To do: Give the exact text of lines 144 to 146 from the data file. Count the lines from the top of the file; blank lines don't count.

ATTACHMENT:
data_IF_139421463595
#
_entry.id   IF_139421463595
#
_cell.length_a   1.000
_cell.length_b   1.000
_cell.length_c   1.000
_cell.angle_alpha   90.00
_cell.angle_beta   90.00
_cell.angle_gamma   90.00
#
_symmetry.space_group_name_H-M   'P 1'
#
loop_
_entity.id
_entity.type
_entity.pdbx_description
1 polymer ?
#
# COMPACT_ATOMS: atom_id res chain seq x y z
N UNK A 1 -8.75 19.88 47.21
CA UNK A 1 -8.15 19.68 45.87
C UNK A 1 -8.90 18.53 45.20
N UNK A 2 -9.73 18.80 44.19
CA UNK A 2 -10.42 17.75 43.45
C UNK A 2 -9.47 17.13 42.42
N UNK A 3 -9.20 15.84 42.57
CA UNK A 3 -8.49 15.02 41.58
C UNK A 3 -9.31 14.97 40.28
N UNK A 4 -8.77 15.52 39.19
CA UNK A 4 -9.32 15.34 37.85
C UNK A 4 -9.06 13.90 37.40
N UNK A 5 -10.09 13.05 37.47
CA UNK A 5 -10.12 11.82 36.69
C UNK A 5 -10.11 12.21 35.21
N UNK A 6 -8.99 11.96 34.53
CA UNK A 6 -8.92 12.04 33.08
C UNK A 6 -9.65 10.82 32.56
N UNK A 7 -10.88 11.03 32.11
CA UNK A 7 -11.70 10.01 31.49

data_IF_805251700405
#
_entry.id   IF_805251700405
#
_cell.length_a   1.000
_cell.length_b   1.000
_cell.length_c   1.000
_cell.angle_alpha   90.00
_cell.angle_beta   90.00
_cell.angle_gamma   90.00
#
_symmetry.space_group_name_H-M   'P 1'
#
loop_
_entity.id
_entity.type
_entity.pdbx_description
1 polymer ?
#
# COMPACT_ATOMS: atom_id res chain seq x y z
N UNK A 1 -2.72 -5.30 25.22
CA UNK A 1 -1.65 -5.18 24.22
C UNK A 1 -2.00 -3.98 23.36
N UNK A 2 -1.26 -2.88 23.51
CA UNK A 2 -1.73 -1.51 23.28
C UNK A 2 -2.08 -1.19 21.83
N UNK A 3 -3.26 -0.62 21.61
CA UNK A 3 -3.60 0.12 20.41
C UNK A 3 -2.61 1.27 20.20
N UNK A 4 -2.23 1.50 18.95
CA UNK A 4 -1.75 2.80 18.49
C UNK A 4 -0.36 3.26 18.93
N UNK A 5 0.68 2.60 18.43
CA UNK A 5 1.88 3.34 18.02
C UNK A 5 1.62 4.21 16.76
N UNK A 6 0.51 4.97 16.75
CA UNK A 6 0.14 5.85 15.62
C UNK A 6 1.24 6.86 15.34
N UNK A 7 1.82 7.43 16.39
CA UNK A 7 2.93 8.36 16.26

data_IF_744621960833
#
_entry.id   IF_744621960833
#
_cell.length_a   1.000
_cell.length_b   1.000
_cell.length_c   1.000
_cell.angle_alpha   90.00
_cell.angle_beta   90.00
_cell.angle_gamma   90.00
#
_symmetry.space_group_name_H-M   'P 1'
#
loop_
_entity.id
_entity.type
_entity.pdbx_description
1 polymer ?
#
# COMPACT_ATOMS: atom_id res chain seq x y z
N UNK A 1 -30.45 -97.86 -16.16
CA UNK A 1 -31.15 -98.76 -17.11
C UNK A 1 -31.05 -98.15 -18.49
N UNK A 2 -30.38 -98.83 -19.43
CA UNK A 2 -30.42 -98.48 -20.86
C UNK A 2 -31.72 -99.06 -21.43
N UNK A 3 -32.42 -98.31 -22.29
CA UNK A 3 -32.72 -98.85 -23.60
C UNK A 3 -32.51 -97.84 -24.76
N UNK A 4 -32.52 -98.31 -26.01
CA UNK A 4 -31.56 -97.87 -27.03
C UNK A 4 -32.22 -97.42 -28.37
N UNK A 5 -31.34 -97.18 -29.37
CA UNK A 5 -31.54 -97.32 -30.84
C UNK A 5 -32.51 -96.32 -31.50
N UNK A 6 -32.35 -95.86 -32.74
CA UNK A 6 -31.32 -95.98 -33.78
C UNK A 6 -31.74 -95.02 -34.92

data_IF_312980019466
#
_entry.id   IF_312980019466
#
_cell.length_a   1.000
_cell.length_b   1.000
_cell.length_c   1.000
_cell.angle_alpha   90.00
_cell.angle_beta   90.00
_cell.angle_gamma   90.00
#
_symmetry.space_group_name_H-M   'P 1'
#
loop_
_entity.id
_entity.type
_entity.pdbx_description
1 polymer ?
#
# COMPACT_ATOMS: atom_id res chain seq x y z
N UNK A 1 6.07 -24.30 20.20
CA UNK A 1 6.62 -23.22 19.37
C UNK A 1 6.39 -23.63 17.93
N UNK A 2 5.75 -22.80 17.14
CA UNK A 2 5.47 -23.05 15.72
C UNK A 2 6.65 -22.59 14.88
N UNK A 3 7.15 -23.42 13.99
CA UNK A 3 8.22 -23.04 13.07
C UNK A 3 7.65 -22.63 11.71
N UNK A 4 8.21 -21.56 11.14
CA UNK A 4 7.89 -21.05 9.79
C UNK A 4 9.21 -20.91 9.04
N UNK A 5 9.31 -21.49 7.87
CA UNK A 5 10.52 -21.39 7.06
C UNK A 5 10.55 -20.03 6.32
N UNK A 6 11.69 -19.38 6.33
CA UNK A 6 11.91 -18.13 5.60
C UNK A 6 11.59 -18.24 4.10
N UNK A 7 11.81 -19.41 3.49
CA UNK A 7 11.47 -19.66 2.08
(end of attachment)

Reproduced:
C UNK A 2 6.65 -22.59 14.88
N UNK A 3 7.15 -23.42 13.99
CA UNK A 3 8.22 -23.04 13.07